Why is UHC an ICC issue?

Not trying to start a GD about Obamacare. God knows we have enough of those. But a thought struck me as I was reading about the Solicitor General’s oral arguments.

As it stands now, health insurance does not cross state lines by Federal Law. That means that my Kaiser insurance in California has nothing to do with my Kaiser insurance in Colorado and that when I moved to Colorado, my Arizona BCBS insurance had to be cancelled and I had to buy from a Colorado company that may or may not be BCBS.

So under these conditions, how in the world can health insurance fall under the Interstate Commerce Clause. Whether or not I buy insurance has, by Federal Law, absolutely no impact on insurance for any person or company in any other state.

Note: I’m allowing that the law may e constitutional for other reasons and that this is specifically the role of the ICC in something that is not interstate in even a Wickard sense.

Because if you if have insurance and go to another state it will be honored

IANAL, but I would see very clear parallels to Wickard v Filburn. If there is a country-wide system of health care purchasing (like the country-wide limits on wheat production in 1942) then any individual’s not buying insurance impacts the costs for everyone else (just as Filburn’s not buying wheat but growing it for himself impacted the total system).

This is different from the arguments about the extent to which Congress has pushed the Congress clause - with full authorization from the Supreme Court in most cases. And it certainly can be argued - and probably will, though not before the Court - that in a global society like ours, absolutely nothing can be done that doesn’t affect everyone else. The Founders may not have anticipated such a world, but that’s exactly why they wrote the Constitution as a framework rather than a set of actual laws.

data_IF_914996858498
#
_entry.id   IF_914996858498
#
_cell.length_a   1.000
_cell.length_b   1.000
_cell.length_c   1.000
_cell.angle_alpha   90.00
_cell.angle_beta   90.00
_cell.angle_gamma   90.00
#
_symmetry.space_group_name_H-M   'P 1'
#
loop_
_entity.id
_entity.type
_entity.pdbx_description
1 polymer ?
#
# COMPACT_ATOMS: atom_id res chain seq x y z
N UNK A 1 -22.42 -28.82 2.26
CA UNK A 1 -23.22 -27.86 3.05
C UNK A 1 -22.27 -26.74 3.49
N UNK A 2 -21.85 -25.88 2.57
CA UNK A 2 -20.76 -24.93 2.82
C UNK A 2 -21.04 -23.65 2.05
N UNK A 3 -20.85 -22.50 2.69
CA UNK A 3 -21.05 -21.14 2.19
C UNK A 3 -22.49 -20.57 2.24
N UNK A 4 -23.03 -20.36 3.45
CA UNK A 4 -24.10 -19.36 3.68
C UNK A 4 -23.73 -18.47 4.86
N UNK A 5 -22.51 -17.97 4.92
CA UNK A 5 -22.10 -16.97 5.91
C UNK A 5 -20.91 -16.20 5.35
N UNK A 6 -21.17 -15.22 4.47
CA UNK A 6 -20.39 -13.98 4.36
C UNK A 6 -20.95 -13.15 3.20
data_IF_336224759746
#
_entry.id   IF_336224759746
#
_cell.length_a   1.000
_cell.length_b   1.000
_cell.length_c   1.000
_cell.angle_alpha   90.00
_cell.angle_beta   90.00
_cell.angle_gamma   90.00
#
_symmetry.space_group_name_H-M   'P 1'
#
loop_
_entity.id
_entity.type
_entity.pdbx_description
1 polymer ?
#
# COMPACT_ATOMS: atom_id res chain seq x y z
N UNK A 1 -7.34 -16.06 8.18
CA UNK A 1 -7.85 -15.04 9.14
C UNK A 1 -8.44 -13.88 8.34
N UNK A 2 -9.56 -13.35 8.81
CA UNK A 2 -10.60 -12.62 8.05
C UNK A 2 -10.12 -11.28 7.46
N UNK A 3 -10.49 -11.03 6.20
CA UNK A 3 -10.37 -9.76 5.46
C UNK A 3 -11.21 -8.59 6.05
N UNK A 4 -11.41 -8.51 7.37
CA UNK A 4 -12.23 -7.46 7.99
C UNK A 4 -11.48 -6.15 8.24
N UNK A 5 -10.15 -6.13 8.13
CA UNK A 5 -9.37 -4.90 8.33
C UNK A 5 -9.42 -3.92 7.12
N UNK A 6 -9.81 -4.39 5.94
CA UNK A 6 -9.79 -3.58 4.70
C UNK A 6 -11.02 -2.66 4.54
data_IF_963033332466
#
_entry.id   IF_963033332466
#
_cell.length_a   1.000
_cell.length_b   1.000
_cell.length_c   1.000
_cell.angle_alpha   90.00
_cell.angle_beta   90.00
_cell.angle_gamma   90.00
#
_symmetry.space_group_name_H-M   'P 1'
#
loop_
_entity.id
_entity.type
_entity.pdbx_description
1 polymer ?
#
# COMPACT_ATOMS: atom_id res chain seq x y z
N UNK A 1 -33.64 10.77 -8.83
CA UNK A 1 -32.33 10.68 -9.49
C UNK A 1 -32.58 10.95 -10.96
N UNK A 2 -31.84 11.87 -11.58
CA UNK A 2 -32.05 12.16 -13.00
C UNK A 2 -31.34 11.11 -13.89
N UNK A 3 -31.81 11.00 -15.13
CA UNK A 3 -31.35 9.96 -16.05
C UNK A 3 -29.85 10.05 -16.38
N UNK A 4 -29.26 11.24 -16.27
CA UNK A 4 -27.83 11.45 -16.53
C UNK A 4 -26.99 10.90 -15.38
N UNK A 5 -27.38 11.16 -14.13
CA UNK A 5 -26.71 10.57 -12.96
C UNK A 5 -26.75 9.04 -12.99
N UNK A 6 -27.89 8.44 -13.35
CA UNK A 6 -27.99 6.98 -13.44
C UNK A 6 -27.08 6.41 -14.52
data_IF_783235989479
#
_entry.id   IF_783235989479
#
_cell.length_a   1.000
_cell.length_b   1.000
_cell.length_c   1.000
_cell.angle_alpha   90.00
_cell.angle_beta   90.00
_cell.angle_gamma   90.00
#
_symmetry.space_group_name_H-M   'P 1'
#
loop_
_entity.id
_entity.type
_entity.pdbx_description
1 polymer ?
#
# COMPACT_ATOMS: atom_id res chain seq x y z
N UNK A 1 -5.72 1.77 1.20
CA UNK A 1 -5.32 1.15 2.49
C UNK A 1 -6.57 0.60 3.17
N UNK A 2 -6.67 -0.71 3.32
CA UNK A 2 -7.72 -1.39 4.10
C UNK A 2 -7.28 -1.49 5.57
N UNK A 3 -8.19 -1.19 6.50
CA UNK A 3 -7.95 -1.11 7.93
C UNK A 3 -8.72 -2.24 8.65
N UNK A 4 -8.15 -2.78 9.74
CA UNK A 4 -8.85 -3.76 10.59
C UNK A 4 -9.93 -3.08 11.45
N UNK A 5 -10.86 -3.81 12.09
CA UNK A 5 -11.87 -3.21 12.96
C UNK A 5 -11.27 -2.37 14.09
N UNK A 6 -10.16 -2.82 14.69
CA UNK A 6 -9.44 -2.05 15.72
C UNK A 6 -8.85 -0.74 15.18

You may argue that this gives Congress too much power. You may be right. But legally, that is not a matter for the Court to decide. The Founders certainly expected Congress to have an unequal share of power, if only toward the presidency and judiciary, despite checks and balances, and they certainly tilted power toward the federal level after their experiences with the Articles of Confederation.

This leaves open the question of whether that means Congress can do anything and everything. It sure does. I’m not qualified to answer that question. That’s why cases come to the Supreme Court: somebody has to draw lines across the fuzzy boundaries.

However, when the decision comes down, my expectation is that it will not revolve around the question of whether the Commerce Clause is applicable but whether this application is legitimate. That’s hair-splitting but it narrows the issue and steps away from deciding the unappetizing undecidable.